SPRO and Dean Rojas have made the Bronzeye 60, Bronzeye Poppin’ Frog and all of the junior versions famous with big catches, top finishes and big blowups. One member of the frog family that may be a bit maligned, but should be part of every angler’s arsenal is the SPRO Bronzeye King Daddy 90.
The King Daddy 90 is the “mutha of all frogs” with its extra-long and wide body, specially designed supersize Gamakatsu frog hook and palpitating, multi-colored skirted trailer legs. 4 things have been very impressive about the King Daddy 90.
I have been fishing this bait since it came out and initially believed it to be a strictly situational bait. After getting a quick limit, I would pull it out to try to catch a bigger fish. Almost immediately, however, I noticed I was getting more bites and the fish varied in size from 1 1/2 to over 6 pounds. The smaller bass liked it just as much as the big ones did.
This past week I fished a buddy tournament and we got a limit early. After a few culls and a modest 12-pound limit, I decided to get out the King Daddy to see if I could help up our weight total. The King Daddy 90 allowed us to catch a 5-pounder and a couple of 4-pounders to increase our total to 20.65 pounds for the event.
Easy to fish correctly
The King Daddy 90 walks side to side in open water better than other similar-shaped frogs. The sheer size of the bait and keeled belly make it walk in a “turn against itself pattern”, allowing even beginners to quickly learn to walk to the bait well.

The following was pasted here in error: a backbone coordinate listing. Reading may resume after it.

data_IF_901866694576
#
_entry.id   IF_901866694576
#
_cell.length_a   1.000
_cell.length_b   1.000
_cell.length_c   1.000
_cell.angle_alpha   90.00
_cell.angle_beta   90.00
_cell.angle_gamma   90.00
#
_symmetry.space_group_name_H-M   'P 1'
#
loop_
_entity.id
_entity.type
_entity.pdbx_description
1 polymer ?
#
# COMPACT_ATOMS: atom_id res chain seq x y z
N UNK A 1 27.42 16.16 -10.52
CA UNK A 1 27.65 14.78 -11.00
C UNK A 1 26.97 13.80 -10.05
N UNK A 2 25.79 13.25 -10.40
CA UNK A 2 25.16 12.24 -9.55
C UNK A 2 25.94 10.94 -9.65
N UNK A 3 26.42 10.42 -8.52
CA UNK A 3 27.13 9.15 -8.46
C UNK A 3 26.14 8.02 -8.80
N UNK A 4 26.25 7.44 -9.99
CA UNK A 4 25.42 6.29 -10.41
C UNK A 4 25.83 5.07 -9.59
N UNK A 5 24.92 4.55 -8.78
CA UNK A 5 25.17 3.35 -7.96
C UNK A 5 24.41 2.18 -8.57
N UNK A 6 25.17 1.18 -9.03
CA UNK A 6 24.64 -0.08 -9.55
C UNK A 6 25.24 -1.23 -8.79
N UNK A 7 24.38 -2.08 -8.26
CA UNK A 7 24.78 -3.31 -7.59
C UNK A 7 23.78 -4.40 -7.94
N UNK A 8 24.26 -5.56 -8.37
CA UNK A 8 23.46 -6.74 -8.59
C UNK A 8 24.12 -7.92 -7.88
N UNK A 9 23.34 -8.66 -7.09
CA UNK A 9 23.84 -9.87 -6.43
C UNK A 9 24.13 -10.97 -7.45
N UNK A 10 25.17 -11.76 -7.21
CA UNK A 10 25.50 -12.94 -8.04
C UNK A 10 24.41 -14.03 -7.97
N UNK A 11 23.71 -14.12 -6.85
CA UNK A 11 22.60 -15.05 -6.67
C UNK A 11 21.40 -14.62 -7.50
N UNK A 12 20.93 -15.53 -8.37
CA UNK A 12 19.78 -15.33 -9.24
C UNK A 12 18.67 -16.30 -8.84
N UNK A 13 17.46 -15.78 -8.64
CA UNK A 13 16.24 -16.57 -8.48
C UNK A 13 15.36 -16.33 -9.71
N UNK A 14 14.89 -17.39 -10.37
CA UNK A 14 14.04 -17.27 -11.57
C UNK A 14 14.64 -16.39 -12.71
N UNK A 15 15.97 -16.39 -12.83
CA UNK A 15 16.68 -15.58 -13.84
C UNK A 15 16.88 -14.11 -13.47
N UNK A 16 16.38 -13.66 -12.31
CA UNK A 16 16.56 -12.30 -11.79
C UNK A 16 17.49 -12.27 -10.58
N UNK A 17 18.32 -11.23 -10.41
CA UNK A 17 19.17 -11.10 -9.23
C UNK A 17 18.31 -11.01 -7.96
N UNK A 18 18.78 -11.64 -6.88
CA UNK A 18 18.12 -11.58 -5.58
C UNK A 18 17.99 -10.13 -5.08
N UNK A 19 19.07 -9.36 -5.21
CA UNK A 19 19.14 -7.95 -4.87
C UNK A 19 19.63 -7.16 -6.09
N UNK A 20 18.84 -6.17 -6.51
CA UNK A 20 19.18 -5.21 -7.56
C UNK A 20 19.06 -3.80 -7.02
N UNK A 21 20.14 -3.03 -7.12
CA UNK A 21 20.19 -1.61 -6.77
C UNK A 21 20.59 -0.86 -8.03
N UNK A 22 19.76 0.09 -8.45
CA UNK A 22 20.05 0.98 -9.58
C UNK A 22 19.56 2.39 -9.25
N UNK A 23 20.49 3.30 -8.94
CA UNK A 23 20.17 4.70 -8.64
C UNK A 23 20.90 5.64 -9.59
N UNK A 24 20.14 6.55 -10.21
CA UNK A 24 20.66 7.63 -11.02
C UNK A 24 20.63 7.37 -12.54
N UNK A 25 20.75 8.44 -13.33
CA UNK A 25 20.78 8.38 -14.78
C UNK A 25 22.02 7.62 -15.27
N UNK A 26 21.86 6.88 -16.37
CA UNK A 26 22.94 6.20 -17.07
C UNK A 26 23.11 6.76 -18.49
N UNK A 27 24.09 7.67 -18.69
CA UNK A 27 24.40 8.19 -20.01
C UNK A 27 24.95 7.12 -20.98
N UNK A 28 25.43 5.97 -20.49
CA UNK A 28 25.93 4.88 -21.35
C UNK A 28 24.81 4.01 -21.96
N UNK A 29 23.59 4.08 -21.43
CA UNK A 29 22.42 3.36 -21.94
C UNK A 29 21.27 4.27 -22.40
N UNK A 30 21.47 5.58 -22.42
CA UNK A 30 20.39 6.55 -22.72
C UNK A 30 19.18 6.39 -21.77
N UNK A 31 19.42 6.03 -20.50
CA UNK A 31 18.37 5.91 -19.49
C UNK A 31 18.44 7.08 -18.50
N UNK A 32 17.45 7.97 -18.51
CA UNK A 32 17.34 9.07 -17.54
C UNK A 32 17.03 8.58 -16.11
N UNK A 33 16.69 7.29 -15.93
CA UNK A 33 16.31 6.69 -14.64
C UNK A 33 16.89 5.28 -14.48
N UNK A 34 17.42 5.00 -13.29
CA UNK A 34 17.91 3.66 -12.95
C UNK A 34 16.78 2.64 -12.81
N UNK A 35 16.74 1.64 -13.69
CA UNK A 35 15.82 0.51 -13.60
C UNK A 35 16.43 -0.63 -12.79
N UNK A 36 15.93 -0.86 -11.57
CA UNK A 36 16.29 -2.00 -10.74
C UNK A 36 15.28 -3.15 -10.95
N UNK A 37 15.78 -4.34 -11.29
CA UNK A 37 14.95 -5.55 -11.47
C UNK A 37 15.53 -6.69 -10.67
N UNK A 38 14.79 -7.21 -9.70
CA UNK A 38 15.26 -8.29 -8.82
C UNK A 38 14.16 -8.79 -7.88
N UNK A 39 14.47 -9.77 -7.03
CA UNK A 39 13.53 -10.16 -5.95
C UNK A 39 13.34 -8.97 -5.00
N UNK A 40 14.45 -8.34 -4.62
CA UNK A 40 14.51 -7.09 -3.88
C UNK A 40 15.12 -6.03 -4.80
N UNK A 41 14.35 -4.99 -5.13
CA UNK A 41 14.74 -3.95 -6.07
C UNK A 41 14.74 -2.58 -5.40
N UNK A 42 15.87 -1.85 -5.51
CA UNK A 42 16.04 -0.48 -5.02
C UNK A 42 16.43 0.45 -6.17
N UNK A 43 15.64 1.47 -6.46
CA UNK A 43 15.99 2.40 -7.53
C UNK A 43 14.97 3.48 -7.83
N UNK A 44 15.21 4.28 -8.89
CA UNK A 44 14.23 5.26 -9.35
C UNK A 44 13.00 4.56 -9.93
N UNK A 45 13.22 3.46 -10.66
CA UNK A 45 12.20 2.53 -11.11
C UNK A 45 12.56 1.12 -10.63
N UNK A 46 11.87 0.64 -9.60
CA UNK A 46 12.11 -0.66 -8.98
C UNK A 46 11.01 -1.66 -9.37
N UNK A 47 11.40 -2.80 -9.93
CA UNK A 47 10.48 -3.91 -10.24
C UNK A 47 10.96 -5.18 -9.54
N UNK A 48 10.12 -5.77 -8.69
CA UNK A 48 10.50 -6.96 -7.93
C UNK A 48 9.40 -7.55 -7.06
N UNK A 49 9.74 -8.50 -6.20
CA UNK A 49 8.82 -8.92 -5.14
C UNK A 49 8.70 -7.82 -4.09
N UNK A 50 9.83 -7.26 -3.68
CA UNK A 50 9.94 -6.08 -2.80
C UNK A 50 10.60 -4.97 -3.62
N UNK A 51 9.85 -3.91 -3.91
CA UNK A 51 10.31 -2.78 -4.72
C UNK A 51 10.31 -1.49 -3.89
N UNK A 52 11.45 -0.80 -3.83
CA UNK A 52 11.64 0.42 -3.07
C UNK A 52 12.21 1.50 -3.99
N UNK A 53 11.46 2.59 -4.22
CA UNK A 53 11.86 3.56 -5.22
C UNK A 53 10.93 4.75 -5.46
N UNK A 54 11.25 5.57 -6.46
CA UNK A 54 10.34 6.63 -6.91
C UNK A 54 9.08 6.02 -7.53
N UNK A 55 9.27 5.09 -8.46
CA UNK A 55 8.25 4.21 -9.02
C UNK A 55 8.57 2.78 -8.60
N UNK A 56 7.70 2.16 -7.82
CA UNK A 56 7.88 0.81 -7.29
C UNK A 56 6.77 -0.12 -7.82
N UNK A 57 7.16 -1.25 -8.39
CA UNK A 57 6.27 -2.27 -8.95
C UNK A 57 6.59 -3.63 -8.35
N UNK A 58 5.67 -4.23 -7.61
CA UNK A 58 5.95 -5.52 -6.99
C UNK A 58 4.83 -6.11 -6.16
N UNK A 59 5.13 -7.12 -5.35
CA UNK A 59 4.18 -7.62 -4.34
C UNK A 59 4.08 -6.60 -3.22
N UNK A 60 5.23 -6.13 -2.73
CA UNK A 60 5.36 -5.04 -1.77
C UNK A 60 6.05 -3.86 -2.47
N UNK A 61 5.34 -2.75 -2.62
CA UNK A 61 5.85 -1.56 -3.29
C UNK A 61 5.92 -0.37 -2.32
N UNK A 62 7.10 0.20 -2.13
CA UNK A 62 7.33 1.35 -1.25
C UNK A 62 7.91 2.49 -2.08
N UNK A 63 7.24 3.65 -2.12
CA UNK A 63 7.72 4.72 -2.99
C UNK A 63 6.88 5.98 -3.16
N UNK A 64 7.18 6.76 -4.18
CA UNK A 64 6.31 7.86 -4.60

In my testing, I’ve found the King Daddy 90’s tight walking action to be particularly effective in grass where holes are present. I was able to walk the frog across mats and keep it in the openings while still working it. This resulted in fewer casts and more time in the strike zone.
Large profile gets their attention and increases castability
The large profile of the King Daddy 90 is especially effective over grass on sunny days. Measuring 3 1/2 inches and weighing a hefty 1-ounce, it puts off a ton of vibration on top of thick vegetation. Whether I’ve used it in lily pads, deer tongue or water willow, bass come out of nowhere to grab this bad boy.
The King Daddy 90’s size also allows for ridiculous casts with 65-pound braided line—even against the wind. This has allowed me to increase my efficiency in covering water and has also helped me keep a greater, stealthier distance from bass-holding cover.
Comes through cover very well
I’ve been very impressed by how well the King Daddy 90 makes its way through cover. I’ve used it in both thick vegetation and heavy wood cover without any annoying snags or hang-ups. No matter where you cast it, simply start twitching your rod downward and more times than not, the King Daddy 90 will come right out and start walking immediately.
I suggest using a reel with a gear ratio of 6.4 or above, a medium-heavy rod between 6-foot, 6 inches and 7 feet long and 65-pound braided line. I use a permanent marker to mark the line 5 to 6 feet up from the frog and tie a double San Diego jam knot on the braid.
The King Daddy 90 takes some risk and adventure for anglers to use due to its size but give it a try. It takes more than a few casts to understand its value. Experiment with how it’s worked and let the fish tell you how they want it. Walk it, chug it or sometimes just pull it over the slop.
Review by Terry Brown